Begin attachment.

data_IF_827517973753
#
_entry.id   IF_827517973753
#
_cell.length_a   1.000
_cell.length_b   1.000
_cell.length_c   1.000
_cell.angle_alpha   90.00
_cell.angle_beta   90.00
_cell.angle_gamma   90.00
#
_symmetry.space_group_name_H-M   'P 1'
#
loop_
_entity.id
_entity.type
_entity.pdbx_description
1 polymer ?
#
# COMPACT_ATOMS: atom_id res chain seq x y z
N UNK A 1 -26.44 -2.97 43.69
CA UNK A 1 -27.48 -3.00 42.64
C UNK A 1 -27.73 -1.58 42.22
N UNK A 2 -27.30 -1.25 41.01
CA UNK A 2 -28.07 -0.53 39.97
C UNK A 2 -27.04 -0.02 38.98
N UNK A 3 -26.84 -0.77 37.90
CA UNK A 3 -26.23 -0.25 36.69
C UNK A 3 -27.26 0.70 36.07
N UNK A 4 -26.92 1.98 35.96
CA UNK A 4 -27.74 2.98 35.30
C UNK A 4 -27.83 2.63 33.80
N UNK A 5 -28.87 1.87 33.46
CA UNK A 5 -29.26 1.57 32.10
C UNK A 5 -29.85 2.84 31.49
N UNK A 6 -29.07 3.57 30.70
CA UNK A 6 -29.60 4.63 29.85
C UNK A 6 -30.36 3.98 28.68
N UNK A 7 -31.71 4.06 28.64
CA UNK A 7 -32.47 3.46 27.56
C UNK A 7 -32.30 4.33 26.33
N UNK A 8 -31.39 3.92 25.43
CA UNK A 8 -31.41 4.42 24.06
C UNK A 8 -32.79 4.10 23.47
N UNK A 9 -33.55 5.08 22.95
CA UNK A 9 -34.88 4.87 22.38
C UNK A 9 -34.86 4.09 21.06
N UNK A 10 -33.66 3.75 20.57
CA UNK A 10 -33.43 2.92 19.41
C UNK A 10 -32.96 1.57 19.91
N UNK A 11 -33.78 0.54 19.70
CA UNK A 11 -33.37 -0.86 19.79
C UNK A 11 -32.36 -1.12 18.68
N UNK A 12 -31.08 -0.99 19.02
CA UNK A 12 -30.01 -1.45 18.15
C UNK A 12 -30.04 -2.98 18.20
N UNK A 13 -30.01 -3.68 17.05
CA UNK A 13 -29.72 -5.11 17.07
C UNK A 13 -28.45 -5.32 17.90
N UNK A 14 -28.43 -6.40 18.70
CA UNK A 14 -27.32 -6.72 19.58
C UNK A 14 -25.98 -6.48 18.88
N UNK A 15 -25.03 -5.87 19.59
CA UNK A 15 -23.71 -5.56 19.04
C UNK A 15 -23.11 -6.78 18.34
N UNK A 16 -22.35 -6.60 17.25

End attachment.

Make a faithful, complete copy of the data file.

data_IF_827517973753
#
_entry.id   IF_827517973753
#
_cell.length_a   1.000
_cell.length_b   1.000
_cell.length_c   1.000
_cell.angle_alpha   90.00
_cell.angle_beta   90.00
_cell.angle_gamma   90.00
#
_symmetry.space_group_name_H-M   'P 1'
#
loop_
_entity.id
_entity.type
_entity.pdbx_description
1 polymer ?
#
# COMPACT_ATOMS: atom_id res chain seq x y z
N UNK A 1 -26.44 -2.97 43.69
CA UNK A 1 -27.48 -3.00 42.64
C UNK A 1 -27.73 -1.58 42.22
N UNK A 2 -27.30 -1.25 41.01
CA UNK A 2 -28.07 -0.53 39.97
C UNK A 2 -27.04 -0.02 38.98
N UNK A 3 -26.84 -0.77 37.90
CA UNK A 3 -26.23 -0.25 36.69
C UNK A 3 -27.26 0.70 36.07
N UNK A 4 -26.92 1.98 35.96
CA UNK A 4 -27.74 2.98 35.30
C UNK A 4 -27.83 2.63 33.80
N UNK A 5 -28.87 1.87 33.46
CA UNK A 5 -29.26 1.57 32.10
C UNK A 5 -29.85 2.84 31.49
N UNK A 6 -29.07 3.57 30.70
CA UNK A 6 -29.60 4.63 29.85
C UNK A 6 -30.36 3.98 28.68
N UNK A 7 -31.71 4.06 28.64
CA UNK A 7 -32.47 3.46 27.56
C UNK A 7 -32.30 4.33 26.33
N UNK A 8 -31.39 3.92 25.43
CA UNK A 8 -31.41 4.42 24.06
C UNK A 8 -32.79 4.10 23.47
N UNK A 9 -33.55 5.08 22.95
CA UNK A 9 -34.88 4.87 22.38
C UNK A 9 -34.86 4.09 21.06
N UNK A 10 -33.66 3.75 20.57
CA UNK A 10 -33.43 2.92 19.41
C UNK A 10 -32.96 1.57 19.91
N UNK A 11 -33.78 0.54 19.70
CA UNK A 11 -33.37 -0.86 19.79
C UNK A 11 -32.36 -1.12 18.68
N UNK A 12 -31.08 -0.99 19.02
CA UNK A 12 -30.01 -1.45 18.15
C UNK A 12 -30.04 -2.98 18.20
N UNK A 13 -30.01 -3.68 17.05
CA UNK A 13 -29.72 -5.11 17.07
C UNK A 13 -28.45 -5.32 17.90
N UNK A 14 -28.43 -6.40 18.70
CA UNK A 14 -27.32 -6.72 19.58
C UNK A 14 -25.98 -6.48 18.88
N UNK A 15 -25.03 -5.87 19.59
CA UNK A 15 -23.71 -5.56 19.04
C UNK A 15 -23.11 -6.78 18.34
N UNK A 16 -22.35 -6.60 17.25